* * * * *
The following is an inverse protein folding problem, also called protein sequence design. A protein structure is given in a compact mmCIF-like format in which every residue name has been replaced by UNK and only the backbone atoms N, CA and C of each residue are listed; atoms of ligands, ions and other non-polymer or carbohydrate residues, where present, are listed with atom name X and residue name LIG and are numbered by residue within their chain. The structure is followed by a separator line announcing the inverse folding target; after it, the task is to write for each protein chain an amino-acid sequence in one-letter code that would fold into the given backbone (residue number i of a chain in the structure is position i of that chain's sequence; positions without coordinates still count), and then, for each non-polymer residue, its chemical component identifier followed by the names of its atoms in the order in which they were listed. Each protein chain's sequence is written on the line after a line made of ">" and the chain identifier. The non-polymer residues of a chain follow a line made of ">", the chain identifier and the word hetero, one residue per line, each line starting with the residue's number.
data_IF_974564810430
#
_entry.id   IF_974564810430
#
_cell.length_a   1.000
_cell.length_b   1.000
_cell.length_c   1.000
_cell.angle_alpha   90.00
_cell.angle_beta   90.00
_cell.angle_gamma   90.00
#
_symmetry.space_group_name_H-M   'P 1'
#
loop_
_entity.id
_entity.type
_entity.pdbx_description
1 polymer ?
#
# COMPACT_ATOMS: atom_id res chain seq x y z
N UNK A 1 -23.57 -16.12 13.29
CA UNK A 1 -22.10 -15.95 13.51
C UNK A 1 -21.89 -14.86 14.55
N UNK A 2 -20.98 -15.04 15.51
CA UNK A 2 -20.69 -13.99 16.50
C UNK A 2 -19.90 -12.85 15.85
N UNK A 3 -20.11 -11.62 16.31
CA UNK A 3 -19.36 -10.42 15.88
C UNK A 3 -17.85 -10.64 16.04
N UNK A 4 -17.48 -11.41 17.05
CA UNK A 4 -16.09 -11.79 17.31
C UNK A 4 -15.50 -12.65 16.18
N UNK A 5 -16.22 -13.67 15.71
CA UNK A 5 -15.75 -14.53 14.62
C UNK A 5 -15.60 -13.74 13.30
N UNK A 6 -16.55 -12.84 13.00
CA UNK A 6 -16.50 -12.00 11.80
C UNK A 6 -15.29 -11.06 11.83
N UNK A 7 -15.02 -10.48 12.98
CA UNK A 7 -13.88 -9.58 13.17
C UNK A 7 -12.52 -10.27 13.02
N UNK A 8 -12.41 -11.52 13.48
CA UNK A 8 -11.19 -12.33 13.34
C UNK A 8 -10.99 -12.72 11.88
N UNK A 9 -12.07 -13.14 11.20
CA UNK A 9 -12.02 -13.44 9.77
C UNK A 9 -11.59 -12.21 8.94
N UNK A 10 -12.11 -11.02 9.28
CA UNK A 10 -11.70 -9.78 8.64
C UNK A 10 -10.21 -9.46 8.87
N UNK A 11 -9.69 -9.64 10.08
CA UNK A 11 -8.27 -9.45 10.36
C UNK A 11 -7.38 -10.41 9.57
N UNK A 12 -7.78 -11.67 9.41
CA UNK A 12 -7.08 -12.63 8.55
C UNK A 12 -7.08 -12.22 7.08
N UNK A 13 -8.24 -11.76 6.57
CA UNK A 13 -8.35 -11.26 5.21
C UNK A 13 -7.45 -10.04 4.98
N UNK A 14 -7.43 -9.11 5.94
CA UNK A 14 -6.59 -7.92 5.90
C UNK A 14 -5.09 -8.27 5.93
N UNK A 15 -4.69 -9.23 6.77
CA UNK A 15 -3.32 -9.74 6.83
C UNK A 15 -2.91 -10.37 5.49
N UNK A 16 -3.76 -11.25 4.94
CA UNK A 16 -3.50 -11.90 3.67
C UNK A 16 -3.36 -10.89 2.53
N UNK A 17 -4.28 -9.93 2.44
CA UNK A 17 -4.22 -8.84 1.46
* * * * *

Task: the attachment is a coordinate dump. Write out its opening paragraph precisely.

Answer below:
The following is an inverse protein folding problem, also called protein sequence design. A protein structure is given in a compact mmCIF-like format in which every residue name has been replaced by UNK and only the backbone atoms N, CA and C of each residue are listed; atoms of ligands, ions and other non-polymer or carbohydrate residues, where present, are listed with atom name X and residue name LIG and are numbered by residue within their chain. The structure is followed by a separator line announcing the inverse folding target; after it, the task is to write for each protein chain an amino-acid sequence in one-letter code that would fold into the given backbone (residue number i of a chain in the structure is position i of that chain's sequence; positions without coordinates still count), and then, for each non-polymer residue, its chemical component identifier followed by the names of its atoms in the order in which they were listed. Each protein chain's sequence is written on the line after a line made of ">" and the chain identifier. The non-polymer residues of a chain follow a line made of ">", the chain identifier and the word hetero, one residue per line, each line starting with the residue's number.